Many of us avoid advance care planning because we’re fearful of giving up control of our care. But developing an advance care plan is actually about taking control.
This is especially true for people who have been diagnosed with a neurological disorder, such as Alzheimer’s or Parkinson’s disease. Losing the ability to make decisions for ourselves is scary to think about. It’s also upsetting to think people might make decisions at odds with how we would like to be cared for—especially well-meaning decisions that may end up causing us to suffer.
The best first step is to talk with your family about your wishes and preferences for your end-of-life care. This is not easy, but if you fail to create an advance care plan, you leave all the decisions to your family members or doctors.
By creating an advance care directive document and designating the person you would like to carry out your wishes, you make those decisions for yourself while you are able.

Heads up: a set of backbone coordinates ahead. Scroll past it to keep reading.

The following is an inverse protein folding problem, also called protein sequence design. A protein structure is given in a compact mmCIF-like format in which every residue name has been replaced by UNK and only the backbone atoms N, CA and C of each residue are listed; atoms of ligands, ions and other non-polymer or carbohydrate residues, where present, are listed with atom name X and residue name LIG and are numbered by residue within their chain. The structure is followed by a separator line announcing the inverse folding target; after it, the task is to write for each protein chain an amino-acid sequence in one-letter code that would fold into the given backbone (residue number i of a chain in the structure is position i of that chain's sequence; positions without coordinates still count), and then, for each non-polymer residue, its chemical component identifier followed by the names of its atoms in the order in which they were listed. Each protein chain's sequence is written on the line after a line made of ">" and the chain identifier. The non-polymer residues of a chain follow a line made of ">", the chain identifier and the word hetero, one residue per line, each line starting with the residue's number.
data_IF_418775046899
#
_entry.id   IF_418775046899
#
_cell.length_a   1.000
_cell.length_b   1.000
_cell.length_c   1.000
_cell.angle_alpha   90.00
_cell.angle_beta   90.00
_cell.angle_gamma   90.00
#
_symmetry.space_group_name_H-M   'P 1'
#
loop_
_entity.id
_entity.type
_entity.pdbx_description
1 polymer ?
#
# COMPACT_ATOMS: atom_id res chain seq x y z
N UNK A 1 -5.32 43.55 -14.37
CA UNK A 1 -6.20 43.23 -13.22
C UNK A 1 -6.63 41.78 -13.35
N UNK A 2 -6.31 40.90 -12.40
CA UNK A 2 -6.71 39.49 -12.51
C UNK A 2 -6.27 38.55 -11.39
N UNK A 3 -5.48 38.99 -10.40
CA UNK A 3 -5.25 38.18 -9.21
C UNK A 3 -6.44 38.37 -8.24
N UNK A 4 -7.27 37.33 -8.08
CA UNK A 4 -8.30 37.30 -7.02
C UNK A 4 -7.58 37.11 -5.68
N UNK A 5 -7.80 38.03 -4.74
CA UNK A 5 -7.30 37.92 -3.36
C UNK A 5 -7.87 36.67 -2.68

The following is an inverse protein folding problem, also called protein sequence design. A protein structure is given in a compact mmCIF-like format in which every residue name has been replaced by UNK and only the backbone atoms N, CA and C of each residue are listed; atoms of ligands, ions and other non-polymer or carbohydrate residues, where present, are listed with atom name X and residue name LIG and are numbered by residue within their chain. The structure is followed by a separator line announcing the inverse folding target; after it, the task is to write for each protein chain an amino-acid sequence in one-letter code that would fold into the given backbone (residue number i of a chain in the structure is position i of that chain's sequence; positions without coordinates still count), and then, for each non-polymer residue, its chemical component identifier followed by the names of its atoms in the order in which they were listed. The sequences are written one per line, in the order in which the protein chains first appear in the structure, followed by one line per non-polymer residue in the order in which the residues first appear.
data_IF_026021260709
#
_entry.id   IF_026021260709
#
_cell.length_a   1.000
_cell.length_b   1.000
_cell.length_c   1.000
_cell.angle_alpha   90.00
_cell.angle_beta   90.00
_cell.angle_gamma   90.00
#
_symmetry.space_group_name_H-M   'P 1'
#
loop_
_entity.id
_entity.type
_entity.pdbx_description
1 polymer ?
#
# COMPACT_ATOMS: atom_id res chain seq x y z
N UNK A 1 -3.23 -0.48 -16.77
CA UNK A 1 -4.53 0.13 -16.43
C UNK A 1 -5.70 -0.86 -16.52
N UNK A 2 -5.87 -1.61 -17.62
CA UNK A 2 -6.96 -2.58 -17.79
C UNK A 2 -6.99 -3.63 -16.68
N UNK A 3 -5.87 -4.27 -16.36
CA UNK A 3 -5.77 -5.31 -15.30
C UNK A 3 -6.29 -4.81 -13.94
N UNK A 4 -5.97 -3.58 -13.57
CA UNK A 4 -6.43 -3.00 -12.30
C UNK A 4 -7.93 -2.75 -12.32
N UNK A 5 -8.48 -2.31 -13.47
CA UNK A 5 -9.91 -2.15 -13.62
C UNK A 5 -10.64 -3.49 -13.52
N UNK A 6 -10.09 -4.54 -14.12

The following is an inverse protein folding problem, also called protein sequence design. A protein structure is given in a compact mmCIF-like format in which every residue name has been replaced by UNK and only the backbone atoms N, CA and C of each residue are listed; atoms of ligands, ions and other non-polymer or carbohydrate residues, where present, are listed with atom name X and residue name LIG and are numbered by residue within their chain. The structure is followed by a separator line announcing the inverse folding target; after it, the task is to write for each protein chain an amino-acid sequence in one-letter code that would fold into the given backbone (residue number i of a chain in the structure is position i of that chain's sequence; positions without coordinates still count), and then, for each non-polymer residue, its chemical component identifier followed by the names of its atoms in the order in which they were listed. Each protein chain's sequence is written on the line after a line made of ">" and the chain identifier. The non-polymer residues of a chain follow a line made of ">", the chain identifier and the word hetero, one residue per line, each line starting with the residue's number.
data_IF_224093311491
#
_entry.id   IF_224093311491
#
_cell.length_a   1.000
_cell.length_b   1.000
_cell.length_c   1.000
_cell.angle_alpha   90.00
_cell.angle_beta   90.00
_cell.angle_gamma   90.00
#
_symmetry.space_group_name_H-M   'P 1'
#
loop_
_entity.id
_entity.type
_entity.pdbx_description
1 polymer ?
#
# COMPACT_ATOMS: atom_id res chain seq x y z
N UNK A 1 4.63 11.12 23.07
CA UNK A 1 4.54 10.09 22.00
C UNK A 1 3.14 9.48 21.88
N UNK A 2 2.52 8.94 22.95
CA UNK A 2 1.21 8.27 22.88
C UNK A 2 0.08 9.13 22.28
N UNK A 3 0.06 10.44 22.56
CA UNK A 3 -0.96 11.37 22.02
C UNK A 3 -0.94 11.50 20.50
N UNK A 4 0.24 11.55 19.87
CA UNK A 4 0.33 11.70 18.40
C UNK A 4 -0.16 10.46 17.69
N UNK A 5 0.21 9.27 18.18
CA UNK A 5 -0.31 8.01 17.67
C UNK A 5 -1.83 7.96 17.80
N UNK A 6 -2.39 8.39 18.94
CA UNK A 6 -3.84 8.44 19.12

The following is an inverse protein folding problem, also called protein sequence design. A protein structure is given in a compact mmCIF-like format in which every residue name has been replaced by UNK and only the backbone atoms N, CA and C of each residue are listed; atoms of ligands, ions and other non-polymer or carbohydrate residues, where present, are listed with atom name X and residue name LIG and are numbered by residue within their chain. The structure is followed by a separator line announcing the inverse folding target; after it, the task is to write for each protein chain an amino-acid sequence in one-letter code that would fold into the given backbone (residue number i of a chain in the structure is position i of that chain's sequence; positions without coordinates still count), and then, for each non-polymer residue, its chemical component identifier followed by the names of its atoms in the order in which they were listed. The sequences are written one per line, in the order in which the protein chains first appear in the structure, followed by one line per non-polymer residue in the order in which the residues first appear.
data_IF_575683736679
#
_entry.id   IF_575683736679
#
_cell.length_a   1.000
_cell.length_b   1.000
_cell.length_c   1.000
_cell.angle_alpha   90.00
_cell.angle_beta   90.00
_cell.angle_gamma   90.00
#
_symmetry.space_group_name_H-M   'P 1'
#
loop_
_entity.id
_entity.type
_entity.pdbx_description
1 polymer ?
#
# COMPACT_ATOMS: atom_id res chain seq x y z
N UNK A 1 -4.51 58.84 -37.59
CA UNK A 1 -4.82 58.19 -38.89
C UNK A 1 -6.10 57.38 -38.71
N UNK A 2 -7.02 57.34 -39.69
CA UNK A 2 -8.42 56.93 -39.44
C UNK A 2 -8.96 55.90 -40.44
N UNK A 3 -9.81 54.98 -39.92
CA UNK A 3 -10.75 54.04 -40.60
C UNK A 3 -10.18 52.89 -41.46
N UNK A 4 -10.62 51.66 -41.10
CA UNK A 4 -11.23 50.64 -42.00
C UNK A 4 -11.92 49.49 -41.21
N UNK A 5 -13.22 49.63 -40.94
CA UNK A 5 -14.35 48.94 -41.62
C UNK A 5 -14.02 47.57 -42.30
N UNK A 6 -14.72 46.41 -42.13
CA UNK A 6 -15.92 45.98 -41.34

Here are some questions to think about and discuss:
- How do I want to be treated in my last days?
- Do I want to receive life-extending care even if it means causing pain for myself, or anguish for my family?
- If I don’t want extraordinary measures taken to extend my life, how do I make that clear to my family and my doctor?
These are sensitive and emotional questions to consider. But now is the time to empower yourself. Clarify and document your end-of-life wishes with an advance care plan. Make copies of that plan and designate someone you love and trust to stand up for you when you no longer can.
Talking with a professional and your loved ones at the same time can make it a little easier. Collaborative Care Nurses on each Primary Care team can help you talk it through. Trained volunteers are available in Cheshire’s lobby a few times a month to give you more information or make an appointment to help you and your family consider these important decisions.